I?m still trying to warm to the Nook. Its core features are just fine. Most of the Nook?s unique features are rather lamely executed, though. If you take a Nook into a Barnes & Noble, you can plant your butt in a seat and read any book in the e-bookstore, just as you can with the paper versions. But only for an hour. You can ?lend? e-books to your Nook-wielding friends. That sounds like a killer feature (passing around a favored book is probably the world?s original form of social media) but you can only do it once per book. The Nook scores over the Kindle in only one area: its support for the ePub digital book format. It?s an open standard that allows any kind of publication to be formatted using existing tools and which can contain nearly any kind of media. ePub is so flexible that publishers can even incorporate proprietary digital rights management into it to prevent commercial titles from being pirated, which is why Barnes & Noble, Apple, Sony, and every other major retailer of digital books has chosen ePub as its main format.

The popularity of ePub means that a you can download a public domain book from anywhere and read it on anything. There?s a whole bunch of easy-to-use tools for converting desktop documents, web articles, and even whole manuscripts into ePubs. It?s a lot of work to convert a favorite out-of-print book into an ePub, but once you?re done, your new e-book is future-proof.

ePub has quickly become the JPEG of electronic publishing. Amazon is starting to look pretty damned foolish foolish for failing to get on the bus. It?s true that many of those e-book-creation tools can spit out a Kindle book as easily as an ePub, but the momentum is clearly moving towards the open standard.

The two best e-book readers available today are the iPad and the Kindle. If you don?t want any bonus features, and don?t mind being locked to a single commercial e-bookstore, then the Kindle is the easy choice.

The star of the Kindle ecosystem is indeed Kindle Store. There are more commercial titles available for the Kindle than for any other device. A more accurate statement is ?the number that Amazon gives me is higher than the number that Barnes & Noble has given me? but the fact is that when I hear about a book and am interested enough to download a sample, I?m more likely to find it on the Amazon e-bookstore than on B&N or the iBookstore.

I?m also keen to see if Amazon manages to make anything of its Kindle Development Kit. Like the iPhone, like the iPad, like Android, like Blackberry ? oh for God?s sake, like the box of Cheerios I bought a few days ago ? the Kindle now has a software development kit so that programmers can write (and sell) their own apps for the Kindle. In theory, support for ePub could be added with a new app, as could a Twitter client, a text editor, and a whole slew of software designed to work within the limitations of the Kindle?s pocket calculator-style keyboard and a screen that struggles to refresh itself more than once per second.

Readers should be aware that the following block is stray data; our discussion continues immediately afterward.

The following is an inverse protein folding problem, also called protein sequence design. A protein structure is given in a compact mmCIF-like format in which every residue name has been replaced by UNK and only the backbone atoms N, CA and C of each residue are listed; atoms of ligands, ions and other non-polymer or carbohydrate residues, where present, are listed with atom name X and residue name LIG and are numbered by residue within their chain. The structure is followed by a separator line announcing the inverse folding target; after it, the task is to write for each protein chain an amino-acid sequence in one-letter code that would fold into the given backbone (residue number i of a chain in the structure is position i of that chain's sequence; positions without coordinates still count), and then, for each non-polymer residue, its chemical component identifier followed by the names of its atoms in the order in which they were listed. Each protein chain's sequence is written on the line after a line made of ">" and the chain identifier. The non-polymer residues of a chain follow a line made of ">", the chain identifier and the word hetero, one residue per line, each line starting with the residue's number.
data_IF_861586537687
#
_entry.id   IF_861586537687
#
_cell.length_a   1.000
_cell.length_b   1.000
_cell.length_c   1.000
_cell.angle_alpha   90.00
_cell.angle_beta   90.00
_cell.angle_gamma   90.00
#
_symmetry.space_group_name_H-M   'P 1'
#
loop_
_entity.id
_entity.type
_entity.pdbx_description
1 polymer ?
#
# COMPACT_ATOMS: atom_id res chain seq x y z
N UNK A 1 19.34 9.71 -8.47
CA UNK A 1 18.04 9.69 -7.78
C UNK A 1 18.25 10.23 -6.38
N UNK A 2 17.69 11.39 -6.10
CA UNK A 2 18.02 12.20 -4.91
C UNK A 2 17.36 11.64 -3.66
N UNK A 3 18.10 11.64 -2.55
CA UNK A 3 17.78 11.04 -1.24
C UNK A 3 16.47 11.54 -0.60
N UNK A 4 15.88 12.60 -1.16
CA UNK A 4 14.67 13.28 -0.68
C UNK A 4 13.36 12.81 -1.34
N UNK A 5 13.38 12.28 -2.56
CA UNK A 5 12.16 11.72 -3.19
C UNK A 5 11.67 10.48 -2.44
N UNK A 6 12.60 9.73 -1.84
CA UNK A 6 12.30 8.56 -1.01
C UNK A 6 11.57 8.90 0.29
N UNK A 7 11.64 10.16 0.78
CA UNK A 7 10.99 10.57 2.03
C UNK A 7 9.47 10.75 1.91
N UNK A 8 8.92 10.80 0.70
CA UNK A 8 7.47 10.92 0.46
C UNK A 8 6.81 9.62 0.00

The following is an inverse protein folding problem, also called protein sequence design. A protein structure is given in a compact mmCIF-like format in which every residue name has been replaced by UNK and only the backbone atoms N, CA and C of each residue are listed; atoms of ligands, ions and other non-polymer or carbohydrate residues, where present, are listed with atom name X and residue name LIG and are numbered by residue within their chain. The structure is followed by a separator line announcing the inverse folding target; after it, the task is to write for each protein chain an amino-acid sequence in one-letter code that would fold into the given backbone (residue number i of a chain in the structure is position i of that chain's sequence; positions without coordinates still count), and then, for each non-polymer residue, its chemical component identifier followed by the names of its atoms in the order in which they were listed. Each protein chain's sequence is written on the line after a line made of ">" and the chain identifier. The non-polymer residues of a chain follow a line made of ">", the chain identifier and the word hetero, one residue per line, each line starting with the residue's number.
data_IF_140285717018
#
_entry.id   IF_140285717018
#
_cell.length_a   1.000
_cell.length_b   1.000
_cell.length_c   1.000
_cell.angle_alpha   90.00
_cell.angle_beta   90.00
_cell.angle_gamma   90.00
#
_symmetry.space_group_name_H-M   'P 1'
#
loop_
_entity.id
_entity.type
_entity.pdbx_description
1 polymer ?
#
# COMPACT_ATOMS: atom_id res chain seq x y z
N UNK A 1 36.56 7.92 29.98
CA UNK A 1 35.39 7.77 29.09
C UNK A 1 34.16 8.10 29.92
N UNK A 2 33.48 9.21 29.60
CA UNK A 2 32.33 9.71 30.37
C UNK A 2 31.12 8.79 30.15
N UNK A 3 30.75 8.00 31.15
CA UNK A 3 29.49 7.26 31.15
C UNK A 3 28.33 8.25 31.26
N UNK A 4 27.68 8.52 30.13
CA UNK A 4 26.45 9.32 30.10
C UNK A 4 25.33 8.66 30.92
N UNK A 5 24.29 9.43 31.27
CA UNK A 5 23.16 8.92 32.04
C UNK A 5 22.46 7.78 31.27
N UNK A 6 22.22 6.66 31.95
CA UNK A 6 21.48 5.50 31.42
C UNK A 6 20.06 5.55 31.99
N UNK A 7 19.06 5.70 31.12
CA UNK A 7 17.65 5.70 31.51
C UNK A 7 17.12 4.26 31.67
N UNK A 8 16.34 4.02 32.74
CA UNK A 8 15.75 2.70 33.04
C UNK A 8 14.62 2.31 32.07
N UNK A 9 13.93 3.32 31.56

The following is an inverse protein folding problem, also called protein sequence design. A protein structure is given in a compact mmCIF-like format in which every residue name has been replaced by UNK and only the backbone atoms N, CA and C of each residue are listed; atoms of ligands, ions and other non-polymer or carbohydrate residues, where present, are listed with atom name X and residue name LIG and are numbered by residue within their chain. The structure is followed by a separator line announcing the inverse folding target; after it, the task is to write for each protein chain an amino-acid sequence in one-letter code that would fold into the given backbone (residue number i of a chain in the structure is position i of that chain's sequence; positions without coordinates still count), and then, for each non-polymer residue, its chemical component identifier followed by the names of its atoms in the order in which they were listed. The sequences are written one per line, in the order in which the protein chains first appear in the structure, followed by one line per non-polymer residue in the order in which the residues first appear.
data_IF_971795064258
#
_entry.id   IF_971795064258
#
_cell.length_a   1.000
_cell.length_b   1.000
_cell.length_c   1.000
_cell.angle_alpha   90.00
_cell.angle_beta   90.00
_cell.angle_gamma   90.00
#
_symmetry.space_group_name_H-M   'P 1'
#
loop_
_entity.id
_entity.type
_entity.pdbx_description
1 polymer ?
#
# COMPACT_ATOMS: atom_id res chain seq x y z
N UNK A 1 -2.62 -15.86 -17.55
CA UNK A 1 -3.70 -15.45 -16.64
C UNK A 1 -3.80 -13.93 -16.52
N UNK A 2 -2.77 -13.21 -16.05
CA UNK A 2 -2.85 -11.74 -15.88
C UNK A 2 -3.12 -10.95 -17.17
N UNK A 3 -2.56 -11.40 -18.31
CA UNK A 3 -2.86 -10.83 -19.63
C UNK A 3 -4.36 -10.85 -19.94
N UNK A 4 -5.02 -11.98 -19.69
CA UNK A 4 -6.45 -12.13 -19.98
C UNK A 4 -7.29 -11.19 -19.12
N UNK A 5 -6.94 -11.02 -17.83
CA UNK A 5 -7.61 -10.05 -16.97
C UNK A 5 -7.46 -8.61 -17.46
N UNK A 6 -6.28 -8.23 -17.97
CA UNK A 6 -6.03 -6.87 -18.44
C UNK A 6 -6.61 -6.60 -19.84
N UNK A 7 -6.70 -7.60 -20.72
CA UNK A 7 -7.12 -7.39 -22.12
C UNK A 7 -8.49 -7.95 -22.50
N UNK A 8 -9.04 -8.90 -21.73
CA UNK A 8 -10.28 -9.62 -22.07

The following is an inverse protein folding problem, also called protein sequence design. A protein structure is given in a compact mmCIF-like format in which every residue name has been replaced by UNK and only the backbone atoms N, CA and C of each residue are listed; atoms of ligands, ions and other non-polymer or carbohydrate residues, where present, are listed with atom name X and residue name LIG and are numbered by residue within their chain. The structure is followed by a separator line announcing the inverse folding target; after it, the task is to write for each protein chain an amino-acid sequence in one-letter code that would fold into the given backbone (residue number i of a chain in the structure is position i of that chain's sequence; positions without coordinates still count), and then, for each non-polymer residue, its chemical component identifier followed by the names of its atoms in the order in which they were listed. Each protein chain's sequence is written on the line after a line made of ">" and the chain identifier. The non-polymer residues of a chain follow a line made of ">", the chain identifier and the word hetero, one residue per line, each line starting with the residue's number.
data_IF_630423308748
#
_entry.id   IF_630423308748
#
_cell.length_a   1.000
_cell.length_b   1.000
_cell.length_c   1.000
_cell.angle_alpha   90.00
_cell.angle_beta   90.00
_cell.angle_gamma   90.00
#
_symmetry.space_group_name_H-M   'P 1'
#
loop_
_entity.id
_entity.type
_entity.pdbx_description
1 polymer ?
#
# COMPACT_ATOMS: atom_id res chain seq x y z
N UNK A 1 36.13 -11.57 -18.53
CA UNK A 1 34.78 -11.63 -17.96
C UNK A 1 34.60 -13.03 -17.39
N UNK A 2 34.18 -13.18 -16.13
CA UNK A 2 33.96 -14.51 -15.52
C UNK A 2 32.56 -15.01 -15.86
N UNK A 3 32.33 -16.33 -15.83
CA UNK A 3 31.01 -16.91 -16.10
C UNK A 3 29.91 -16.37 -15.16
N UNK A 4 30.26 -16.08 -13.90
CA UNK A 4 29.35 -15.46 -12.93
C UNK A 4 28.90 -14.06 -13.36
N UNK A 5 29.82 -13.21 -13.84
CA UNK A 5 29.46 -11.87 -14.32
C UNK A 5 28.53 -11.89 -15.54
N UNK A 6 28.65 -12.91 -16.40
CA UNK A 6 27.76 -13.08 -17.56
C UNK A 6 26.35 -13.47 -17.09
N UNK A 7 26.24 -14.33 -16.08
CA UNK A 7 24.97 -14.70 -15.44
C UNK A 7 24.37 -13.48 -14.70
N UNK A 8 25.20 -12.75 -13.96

Early indications aren?t encouraging, though. Despite the fact that the KDK was released back in February (as an invite-only beta), the only apps that have shown up so far have been two simple word games. It would appear that the KDK, like the Kindle browser, will do nothing to redefine the Kindle as something more than a static book reader.

Which is perfectly fine. The whole point of a $139 Kindle is to snatch the concept of an e-book reader away from the nerds and the elitists and finally turn it into a mainstream device. The Kindle 3 can accomplish things for electronic books that the $499 iPad can?t and as such, if this device succeeds everybody wins.

Society is definitely on the precipice of somethingorother. I still have discussions with people who think reading a book on an electronic device is as appropriate as giving the Boston Public Library?s Rare Books librarian a friendly pat on the butt as a thank you for locating an 1822 book on Dutch trade negotiations from John Adams? personal collection.

But they?re not as confident about their position as they once were. The chintzy and quirky devices of five years ago have been eradicated from the cultural memory. Now, ?e-books? are synonymous with slim, attractive readers whose text is as clear and readable as print, that offers instant access to all of the books you own and acts a portal to a bookstore that sells almost any book you ever hope to buy, at prices well below print, and delivers it to the device just a minute or two after you read the first few chapters for free.

I keep saying the same thing: if you love books, you won?t ever be happy with a Kindle or any other e-book device. But if you love reading, it?ll bring your love to a whole higher level.